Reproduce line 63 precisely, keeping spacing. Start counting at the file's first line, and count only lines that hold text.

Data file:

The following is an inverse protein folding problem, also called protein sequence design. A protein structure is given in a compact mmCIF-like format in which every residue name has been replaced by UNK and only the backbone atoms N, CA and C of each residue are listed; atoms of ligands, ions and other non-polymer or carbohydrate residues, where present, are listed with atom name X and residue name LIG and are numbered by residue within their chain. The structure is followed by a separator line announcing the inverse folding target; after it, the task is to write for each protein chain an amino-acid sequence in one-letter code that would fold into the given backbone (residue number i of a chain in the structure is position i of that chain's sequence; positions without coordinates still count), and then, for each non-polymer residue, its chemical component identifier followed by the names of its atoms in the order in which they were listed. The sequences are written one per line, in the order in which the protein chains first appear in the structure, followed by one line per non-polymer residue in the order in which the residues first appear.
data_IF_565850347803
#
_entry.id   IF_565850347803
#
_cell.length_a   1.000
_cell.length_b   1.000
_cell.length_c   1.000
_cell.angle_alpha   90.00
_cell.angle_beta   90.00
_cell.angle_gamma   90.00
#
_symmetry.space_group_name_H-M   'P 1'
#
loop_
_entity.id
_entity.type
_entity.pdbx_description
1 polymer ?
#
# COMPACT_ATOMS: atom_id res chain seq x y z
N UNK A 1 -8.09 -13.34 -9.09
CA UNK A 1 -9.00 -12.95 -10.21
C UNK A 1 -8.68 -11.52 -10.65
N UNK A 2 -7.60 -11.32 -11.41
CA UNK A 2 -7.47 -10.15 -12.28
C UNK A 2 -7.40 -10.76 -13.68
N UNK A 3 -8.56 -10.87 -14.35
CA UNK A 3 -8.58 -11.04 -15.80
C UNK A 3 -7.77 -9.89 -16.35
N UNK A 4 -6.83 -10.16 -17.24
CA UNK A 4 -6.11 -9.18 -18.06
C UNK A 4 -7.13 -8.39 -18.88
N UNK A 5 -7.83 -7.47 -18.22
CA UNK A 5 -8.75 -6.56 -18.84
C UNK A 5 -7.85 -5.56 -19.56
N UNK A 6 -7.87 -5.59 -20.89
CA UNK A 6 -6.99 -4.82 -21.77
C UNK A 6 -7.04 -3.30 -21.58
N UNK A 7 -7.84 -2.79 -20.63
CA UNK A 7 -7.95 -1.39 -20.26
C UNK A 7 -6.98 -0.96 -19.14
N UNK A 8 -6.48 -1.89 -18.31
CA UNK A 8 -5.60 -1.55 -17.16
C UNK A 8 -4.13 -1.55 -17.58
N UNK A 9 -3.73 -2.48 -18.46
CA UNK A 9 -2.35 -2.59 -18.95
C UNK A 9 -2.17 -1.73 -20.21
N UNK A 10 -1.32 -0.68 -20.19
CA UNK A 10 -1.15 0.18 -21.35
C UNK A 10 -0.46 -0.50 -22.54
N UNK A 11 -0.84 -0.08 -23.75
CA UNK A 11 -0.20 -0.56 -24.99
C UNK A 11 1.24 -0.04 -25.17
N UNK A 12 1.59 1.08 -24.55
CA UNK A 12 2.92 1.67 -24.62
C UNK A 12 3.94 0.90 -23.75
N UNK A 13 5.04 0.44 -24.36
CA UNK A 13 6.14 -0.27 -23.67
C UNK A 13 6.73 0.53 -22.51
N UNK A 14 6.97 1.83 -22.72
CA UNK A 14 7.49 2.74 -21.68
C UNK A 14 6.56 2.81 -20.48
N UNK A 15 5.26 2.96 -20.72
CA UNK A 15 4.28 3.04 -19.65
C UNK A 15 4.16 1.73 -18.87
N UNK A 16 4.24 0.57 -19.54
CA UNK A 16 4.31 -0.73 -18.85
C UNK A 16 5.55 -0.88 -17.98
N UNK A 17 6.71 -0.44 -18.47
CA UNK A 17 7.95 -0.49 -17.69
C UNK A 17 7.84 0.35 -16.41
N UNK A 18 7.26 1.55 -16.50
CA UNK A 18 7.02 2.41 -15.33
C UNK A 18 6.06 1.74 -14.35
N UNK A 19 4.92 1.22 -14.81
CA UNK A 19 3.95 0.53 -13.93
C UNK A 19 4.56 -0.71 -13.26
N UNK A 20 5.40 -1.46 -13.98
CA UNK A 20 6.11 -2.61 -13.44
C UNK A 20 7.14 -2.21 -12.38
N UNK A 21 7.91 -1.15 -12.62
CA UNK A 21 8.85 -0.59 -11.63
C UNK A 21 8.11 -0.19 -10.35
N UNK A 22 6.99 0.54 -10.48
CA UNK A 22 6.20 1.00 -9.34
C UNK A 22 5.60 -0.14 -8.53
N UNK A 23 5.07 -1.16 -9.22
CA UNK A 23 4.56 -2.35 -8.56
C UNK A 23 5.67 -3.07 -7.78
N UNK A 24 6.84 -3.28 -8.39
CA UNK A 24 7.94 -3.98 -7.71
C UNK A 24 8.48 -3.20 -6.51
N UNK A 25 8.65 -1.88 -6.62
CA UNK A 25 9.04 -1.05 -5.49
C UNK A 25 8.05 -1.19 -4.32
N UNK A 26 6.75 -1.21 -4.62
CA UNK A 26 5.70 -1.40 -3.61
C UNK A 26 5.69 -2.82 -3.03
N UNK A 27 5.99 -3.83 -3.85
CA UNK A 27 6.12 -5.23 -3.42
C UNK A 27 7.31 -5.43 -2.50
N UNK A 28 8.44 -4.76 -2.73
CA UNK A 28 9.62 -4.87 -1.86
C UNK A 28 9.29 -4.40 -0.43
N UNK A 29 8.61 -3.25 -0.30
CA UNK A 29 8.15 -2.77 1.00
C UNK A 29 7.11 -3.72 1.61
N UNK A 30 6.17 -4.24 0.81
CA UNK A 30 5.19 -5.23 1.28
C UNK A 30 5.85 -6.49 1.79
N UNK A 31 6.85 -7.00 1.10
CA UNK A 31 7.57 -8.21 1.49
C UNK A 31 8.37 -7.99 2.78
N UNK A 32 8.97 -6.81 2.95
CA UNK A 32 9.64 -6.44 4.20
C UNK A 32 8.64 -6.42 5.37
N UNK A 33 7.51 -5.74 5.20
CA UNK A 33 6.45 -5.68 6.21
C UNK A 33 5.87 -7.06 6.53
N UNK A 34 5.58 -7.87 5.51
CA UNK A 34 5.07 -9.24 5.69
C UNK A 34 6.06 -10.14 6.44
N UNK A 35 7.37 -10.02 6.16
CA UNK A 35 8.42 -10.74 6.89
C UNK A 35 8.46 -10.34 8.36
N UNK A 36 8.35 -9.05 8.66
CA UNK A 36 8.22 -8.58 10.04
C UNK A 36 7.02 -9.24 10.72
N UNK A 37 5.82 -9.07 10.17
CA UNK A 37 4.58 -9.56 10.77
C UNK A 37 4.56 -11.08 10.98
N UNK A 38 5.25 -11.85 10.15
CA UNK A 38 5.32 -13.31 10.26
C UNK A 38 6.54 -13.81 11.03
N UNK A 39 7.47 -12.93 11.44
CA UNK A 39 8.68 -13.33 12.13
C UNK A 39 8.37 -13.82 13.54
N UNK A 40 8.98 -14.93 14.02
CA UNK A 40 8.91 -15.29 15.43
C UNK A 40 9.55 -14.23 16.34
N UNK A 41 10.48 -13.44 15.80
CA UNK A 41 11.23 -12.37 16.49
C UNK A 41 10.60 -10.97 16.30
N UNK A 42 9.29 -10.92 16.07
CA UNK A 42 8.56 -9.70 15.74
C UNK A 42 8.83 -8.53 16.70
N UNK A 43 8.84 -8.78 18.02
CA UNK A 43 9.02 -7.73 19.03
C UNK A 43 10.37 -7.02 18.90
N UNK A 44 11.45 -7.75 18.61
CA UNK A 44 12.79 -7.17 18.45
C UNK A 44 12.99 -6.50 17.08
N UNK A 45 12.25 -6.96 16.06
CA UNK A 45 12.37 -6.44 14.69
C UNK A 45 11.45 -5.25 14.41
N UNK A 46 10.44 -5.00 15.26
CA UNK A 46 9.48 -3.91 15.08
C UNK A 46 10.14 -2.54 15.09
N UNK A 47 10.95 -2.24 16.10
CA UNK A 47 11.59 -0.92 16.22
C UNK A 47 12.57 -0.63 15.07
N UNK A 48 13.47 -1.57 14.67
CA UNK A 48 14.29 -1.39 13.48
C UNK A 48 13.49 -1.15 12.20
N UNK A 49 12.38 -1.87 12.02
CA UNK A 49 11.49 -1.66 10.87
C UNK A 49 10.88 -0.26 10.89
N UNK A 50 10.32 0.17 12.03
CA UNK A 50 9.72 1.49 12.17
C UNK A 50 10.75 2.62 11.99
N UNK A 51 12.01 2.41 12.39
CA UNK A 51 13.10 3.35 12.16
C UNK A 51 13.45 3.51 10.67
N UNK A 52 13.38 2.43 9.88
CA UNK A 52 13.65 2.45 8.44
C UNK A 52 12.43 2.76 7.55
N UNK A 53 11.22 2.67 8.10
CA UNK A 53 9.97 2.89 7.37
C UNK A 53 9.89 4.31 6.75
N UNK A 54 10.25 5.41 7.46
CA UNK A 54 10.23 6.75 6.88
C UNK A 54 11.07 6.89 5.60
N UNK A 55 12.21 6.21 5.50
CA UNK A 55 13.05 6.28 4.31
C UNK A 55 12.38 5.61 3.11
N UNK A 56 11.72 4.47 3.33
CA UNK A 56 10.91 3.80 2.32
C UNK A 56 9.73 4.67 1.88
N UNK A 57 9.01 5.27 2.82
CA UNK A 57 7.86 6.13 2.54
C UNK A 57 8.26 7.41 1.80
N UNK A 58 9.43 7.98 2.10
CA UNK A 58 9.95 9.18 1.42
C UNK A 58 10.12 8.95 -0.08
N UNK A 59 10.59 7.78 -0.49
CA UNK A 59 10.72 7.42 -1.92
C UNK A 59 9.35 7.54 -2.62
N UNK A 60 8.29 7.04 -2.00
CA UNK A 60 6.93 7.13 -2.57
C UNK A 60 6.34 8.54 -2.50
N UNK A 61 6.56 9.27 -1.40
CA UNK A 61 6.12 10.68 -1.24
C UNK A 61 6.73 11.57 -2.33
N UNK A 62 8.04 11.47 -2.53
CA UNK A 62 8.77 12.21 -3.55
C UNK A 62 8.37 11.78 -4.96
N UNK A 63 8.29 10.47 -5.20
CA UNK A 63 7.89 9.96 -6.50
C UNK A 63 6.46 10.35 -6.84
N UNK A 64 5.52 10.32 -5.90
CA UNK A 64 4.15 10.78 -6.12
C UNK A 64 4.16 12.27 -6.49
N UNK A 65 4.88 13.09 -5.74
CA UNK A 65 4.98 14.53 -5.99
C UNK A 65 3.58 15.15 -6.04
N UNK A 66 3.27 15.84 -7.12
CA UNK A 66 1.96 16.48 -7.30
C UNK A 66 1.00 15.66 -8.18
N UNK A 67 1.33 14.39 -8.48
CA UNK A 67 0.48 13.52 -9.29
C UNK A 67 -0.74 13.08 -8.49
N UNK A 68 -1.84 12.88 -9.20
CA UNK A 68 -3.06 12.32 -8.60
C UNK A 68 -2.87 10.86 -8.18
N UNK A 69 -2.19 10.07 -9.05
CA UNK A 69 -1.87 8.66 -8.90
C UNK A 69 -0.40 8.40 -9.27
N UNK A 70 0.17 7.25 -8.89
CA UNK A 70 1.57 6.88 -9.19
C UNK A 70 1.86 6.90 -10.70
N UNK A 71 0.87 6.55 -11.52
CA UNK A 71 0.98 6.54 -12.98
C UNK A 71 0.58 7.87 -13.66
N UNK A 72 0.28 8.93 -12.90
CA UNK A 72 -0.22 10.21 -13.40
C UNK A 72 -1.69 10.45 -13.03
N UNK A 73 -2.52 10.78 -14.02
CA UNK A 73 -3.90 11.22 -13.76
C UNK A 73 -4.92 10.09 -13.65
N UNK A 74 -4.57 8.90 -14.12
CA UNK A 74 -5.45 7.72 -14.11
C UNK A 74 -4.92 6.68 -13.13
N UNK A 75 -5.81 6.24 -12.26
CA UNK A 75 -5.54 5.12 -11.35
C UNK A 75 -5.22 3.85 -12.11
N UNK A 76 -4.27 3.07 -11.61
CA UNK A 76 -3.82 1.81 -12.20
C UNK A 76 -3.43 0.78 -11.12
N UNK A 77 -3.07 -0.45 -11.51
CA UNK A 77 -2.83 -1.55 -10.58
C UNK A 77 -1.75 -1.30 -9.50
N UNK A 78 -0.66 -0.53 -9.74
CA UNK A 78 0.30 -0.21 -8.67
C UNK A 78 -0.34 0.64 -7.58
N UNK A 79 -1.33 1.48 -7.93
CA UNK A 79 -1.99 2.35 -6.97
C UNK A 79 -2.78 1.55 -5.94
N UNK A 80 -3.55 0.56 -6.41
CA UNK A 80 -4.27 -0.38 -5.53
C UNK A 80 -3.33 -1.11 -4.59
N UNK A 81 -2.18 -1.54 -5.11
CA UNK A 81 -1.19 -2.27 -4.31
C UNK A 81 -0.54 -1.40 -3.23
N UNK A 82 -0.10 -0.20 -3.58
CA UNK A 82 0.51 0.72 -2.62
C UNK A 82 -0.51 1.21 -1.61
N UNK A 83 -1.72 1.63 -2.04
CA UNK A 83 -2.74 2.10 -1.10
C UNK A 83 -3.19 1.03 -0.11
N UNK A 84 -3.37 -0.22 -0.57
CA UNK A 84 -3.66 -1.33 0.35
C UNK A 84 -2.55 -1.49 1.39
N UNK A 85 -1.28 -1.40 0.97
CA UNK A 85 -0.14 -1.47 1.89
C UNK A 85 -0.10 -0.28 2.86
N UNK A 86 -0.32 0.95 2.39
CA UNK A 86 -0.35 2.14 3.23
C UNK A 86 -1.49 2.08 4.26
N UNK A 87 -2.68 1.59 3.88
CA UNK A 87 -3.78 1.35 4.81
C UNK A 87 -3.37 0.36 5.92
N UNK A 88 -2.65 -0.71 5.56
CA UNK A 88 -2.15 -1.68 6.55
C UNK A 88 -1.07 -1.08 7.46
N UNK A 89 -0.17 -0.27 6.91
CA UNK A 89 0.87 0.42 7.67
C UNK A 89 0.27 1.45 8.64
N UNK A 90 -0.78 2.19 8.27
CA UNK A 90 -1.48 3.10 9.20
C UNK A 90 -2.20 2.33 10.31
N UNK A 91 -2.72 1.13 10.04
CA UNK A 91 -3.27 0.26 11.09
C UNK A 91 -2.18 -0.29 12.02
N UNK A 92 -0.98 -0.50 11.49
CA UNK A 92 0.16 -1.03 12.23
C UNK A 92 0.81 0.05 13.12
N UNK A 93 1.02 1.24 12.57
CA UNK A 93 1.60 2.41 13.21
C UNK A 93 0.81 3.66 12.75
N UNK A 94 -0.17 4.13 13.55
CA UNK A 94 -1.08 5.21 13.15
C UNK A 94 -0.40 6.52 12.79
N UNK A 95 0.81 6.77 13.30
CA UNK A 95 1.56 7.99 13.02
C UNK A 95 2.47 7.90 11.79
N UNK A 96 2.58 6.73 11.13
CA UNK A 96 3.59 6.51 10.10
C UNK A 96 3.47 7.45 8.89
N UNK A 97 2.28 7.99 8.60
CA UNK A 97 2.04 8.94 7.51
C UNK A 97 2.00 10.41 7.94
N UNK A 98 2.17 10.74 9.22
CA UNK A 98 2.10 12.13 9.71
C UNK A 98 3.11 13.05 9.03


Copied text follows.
C UNK A 14 6.56 2.81 -20.48